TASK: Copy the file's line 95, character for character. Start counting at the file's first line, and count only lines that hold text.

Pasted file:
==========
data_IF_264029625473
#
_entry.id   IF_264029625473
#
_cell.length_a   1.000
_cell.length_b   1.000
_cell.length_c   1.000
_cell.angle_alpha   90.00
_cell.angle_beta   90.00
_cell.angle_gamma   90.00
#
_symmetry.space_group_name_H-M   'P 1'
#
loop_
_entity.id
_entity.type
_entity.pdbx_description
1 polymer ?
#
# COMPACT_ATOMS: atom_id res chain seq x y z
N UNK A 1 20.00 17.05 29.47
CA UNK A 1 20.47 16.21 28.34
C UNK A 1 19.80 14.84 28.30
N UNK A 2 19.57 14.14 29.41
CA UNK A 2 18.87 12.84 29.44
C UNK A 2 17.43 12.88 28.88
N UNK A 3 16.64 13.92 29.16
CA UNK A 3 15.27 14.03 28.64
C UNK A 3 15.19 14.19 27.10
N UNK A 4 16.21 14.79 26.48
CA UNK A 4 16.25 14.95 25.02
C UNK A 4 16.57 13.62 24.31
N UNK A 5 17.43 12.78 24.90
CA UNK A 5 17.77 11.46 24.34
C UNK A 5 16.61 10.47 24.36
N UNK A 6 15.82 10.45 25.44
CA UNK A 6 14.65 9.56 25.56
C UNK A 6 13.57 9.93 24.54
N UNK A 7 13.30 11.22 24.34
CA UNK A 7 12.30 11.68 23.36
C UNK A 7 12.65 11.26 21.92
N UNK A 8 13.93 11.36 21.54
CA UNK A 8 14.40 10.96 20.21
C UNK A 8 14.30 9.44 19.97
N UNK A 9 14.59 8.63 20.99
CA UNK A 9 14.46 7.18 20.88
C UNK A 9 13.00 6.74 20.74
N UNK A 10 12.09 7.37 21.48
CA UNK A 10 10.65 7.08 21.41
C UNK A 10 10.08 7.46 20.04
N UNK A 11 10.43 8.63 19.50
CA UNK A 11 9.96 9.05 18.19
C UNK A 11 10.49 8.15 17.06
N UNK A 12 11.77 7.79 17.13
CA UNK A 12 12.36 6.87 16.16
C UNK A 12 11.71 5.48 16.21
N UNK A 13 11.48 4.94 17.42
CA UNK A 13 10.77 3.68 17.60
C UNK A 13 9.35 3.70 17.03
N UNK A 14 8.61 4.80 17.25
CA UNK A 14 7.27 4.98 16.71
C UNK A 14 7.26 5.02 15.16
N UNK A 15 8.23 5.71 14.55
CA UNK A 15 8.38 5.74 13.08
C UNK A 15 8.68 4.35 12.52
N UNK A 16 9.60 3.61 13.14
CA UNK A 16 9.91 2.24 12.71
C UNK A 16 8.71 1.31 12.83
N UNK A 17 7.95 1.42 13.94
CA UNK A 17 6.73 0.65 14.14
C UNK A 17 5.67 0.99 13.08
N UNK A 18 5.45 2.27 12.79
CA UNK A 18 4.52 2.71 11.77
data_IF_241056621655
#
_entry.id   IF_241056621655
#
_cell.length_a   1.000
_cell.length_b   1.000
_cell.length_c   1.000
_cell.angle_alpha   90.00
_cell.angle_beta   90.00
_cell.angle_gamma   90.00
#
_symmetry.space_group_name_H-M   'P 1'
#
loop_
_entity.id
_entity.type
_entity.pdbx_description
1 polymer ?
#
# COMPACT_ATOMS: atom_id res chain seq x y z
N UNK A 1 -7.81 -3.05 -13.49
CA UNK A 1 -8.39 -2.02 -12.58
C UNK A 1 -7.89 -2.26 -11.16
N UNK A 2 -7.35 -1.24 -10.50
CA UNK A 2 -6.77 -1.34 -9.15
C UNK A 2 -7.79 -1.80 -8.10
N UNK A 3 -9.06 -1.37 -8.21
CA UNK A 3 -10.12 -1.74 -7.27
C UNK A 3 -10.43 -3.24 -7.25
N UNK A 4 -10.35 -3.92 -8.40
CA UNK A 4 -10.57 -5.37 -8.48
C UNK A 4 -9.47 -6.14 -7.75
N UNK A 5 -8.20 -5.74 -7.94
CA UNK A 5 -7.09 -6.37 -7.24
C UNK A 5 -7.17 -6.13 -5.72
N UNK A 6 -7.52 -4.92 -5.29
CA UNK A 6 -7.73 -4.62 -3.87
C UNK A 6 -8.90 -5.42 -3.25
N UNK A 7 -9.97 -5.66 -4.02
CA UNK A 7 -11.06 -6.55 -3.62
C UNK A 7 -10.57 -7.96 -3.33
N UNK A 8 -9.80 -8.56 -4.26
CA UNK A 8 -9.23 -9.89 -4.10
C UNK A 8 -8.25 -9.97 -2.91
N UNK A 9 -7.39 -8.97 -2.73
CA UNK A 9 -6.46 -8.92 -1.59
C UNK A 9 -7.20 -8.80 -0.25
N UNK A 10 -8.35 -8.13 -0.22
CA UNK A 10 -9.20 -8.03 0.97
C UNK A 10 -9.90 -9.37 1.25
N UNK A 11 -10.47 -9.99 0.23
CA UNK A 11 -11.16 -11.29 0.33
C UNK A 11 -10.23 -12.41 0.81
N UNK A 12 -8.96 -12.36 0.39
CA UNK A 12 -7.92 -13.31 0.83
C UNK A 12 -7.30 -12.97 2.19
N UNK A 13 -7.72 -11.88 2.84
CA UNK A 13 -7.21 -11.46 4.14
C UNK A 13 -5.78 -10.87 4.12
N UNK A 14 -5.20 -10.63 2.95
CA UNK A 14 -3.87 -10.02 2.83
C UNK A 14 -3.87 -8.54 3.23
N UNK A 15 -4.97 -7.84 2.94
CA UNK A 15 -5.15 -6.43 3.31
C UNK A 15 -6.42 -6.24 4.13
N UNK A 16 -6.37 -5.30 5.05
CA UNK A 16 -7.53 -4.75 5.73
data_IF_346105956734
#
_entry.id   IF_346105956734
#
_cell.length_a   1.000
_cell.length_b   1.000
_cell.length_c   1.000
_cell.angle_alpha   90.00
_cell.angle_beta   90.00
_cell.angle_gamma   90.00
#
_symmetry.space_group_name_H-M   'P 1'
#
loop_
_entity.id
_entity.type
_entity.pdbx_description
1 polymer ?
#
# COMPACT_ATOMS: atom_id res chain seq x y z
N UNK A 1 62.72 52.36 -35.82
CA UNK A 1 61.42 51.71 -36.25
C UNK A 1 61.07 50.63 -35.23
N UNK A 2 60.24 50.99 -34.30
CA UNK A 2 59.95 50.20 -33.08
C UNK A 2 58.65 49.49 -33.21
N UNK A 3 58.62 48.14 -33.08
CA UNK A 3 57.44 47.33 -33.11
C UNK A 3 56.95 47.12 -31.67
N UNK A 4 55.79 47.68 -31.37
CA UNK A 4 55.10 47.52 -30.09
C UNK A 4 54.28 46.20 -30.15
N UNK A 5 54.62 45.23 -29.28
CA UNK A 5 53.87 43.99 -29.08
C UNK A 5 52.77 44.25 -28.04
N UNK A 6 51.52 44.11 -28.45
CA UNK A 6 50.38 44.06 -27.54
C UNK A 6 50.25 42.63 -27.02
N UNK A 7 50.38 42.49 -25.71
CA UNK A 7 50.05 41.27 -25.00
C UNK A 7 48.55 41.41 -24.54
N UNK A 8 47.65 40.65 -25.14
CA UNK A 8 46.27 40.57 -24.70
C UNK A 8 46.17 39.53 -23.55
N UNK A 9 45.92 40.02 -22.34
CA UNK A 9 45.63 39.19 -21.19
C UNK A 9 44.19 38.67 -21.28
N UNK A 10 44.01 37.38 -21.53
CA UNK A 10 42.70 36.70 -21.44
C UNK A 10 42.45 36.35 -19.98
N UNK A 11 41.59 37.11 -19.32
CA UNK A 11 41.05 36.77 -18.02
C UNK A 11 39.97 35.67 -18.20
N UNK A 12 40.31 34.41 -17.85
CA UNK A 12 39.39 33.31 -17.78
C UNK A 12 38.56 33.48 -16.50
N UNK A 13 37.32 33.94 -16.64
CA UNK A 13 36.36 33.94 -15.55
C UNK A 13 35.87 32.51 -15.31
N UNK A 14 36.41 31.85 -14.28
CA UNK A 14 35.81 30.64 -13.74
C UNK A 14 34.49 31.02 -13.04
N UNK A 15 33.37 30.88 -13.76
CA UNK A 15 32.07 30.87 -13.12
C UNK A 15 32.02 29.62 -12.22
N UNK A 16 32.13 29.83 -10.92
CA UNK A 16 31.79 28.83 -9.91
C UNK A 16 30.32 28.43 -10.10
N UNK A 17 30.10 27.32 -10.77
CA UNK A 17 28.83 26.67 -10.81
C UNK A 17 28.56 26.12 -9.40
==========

CA UNK A 1 -8.39 -2.02 -12.58